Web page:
Monday, 30 January 2017

A Ritual

It really doesn't matter how many jars lurk in the cupboard from the previous year... Or possibly even years. And there are always some, as marmalade consumption is rather slow in our house given I'm the only one who eats it, unless it gets baked into a cake or a pudding. But when the Seville oranges appear in the shops briefly during January, I cannot resist buying them for a marmalade making session. It's an annual ritual, capturing that little bit of sunshine in a jar during the cold grey days of January.


A day of making marmalade is like bringing a little bit of hygge to the kitchen. I prefer the slow method of squeezing out the pips and juice from the bitter oranges and then thinly slicing the peel by hand. It is then left to soak overnight in the juice and water.


The following day it gets boiled until soft and then cooked up with sugar until it makes marmalade. I love the way the windows steam up, the kitchen becomes warm and cosy and the whole house smells of fragrant oranges.


This year I used half demerara sugar and it has produced a wonderful dark almost treacle like conserve. I also found the remnants of a bottle of Jack Daniels in the cupboard so that went in too... slightly more than I had actually anticipated was left in the bottle!


But it has made the most intensly flavoured dark marmalade.


Which of course, I had to try... on a slice of soda bread which went down nicely with an afternoon cuppa.


Since embarking on our healthy eating regime I've been making soda bread each week for our lunches and to go with our soups.


It really couldn't be easier. In a large bowl combine 450g of wholemeal plain flour, 75g mixed seeds (such as sunflower, linseed, and pumpkin), 1 teaspoon bicarbonate of soda and a quarter teaspoon of salt. Then in a large jug mix together a tablespoon of black treacle with a tub of buttermilk (cartons seem to vary between 280ml and 300ml but the exact quantity doesn't matter) and make this up to between 425 and 450ml with cold water. Mix this thoroughly into the dry ingedients to make a soft, slightly sticky dough. The amount of water you need does tend to depend on the flour. Leave to stand for 5 minutes while the oven heats up to 200 deg C (180 fan). Then shape the dough into a round loaf (or two smaller loaves as I tend to do) and place on a non stick baking sheet and bake for 30 minutes.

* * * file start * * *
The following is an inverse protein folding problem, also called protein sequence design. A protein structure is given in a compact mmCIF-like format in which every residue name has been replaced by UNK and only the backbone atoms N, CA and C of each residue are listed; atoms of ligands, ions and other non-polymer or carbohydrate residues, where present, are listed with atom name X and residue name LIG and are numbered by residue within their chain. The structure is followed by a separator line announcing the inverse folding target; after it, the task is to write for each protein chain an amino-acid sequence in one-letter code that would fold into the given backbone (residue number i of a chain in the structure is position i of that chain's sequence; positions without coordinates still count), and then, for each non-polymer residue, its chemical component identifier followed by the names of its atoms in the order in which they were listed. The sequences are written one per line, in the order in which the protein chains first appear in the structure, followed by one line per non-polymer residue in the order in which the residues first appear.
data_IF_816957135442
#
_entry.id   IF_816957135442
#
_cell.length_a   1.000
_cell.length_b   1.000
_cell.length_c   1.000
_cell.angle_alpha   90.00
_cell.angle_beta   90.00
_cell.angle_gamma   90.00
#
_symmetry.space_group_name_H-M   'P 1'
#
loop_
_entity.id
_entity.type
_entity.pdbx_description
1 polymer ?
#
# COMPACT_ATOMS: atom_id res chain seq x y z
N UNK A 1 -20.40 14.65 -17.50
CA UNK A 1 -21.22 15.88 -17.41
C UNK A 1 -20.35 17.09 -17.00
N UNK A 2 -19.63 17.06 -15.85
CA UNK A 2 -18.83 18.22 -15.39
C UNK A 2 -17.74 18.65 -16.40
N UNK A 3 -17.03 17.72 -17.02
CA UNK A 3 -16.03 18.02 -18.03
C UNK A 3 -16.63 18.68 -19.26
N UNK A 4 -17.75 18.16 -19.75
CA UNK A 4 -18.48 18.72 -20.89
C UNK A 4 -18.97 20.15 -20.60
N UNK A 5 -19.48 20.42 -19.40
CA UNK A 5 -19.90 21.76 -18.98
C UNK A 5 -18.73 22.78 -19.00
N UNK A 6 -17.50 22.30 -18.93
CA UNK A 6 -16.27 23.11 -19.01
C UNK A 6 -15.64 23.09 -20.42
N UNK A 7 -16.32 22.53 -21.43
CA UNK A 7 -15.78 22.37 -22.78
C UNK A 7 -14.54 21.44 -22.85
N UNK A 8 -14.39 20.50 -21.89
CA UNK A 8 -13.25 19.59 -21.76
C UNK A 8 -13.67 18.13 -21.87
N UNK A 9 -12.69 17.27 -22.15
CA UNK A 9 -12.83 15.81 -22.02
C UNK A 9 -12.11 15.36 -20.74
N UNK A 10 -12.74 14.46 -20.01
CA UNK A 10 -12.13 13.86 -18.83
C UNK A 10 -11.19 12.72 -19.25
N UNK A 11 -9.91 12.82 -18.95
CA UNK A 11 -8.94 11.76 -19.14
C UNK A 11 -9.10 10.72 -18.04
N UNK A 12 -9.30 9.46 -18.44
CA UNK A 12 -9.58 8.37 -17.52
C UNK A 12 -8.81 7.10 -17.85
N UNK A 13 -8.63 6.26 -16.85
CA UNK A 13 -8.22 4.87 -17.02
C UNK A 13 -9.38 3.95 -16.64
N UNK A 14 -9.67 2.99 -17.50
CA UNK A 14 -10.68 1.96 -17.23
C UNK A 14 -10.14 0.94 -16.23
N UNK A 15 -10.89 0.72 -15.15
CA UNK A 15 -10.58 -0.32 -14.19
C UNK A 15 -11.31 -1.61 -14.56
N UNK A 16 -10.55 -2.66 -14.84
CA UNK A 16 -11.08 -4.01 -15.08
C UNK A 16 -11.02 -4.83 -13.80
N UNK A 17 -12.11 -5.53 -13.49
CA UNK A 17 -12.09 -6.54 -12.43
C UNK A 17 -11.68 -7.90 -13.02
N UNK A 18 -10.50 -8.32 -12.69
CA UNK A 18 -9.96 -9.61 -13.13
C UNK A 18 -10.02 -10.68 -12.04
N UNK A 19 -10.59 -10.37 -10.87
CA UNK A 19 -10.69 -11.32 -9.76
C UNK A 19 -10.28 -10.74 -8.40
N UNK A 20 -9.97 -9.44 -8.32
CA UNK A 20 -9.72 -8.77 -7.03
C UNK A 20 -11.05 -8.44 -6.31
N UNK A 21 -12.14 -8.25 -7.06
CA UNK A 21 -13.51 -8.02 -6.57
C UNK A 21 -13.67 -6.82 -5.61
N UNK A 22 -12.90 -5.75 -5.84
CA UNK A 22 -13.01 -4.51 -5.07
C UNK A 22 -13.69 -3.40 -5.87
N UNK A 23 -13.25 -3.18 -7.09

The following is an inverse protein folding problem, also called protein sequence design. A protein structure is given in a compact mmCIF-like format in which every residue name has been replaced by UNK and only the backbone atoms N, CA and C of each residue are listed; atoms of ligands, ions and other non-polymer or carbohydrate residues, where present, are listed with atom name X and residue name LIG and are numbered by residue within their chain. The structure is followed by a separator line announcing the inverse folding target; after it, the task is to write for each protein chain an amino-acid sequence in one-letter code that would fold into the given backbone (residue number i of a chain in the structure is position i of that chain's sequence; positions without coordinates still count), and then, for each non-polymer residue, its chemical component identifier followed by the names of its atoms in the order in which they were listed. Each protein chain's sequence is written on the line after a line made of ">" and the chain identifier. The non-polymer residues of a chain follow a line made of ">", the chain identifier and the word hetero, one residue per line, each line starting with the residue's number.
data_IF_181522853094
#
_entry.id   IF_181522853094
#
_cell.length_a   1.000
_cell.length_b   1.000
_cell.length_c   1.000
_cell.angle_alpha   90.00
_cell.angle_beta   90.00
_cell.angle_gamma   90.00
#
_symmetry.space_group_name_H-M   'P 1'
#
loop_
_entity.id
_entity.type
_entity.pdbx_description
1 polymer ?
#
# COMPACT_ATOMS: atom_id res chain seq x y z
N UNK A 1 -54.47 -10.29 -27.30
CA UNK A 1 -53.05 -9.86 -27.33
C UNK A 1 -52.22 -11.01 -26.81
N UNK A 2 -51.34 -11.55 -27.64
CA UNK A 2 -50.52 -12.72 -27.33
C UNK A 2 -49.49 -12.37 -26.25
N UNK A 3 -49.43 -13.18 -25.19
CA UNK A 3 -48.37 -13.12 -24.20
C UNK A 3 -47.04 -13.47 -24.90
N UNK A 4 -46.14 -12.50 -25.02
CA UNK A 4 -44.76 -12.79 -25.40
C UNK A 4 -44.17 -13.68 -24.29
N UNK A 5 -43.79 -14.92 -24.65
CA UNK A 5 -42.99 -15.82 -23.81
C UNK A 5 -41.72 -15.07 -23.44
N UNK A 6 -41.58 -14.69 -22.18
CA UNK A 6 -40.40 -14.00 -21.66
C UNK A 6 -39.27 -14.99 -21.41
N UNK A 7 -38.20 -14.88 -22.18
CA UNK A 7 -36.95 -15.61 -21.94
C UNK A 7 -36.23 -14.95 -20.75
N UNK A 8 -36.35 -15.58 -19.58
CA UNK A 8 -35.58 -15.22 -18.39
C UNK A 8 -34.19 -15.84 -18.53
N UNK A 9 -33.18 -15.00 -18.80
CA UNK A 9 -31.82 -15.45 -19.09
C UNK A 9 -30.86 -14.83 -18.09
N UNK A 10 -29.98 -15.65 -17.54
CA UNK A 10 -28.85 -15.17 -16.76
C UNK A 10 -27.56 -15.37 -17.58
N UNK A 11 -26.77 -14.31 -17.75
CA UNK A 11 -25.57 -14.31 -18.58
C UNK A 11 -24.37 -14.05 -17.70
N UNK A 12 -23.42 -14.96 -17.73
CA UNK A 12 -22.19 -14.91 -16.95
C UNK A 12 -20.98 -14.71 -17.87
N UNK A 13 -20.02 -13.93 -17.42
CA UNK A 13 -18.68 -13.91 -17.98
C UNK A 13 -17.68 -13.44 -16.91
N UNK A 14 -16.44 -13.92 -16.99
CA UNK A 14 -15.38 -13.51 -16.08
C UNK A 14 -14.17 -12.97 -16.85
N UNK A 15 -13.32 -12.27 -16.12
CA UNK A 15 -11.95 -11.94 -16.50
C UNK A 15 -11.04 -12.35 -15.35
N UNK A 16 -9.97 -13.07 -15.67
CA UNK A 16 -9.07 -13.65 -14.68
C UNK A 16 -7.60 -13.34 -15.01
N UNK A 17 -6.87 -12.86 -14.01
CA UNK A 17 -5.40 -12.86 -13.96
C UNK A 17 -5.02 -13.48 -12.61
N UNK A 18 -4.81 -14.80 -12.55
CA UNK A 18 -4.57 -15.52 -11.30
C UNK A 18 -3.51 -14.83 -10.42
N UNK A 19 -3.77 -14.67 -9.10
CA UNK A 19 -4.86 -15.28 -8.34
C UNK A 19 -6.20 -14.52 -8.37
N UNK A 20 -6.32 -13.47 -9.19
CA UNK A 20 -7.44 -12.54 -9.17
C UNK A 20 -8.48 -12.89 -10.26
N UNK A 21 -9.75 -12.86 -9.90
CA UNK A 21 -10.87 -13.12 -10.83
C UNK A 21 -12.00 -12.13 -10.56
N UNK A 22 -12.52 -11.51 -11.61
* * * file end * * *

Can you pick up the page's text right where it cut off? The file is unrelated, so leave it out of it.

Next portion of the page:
Making soda bread each week has also become something of a ritual this month and I like the idea of eating something that is not packed full of additives. As you might have gathered we are now approaching the end of a whole month of eating better, it's not been difficult, everything seems to taste so much better, we're enjoying our food and we feel so much better too. Alhough there has been cake this weekend... more about that next time!

21 comments:

  1. Mmm, that marmalade sounds absolutely delicious. If you have excess jars there are recipes out there for marmalade cake that take most of a jar full. The soda bread sounds great too, especially with butter and marmalade. CJ xx

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  2. oh your marmalade looks wonderful....I do love marmalade!! :)
    And you can't bet a slice of soda bread!!!

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  3. My husband makes the marmalade so I have had the happy time of smelling the process for last few days as my studio opens off the kitchen. Same jars but I make the buttermilk and seed bread but not regularly. A match made in heaven or in this case Northern Ireland. I love your posts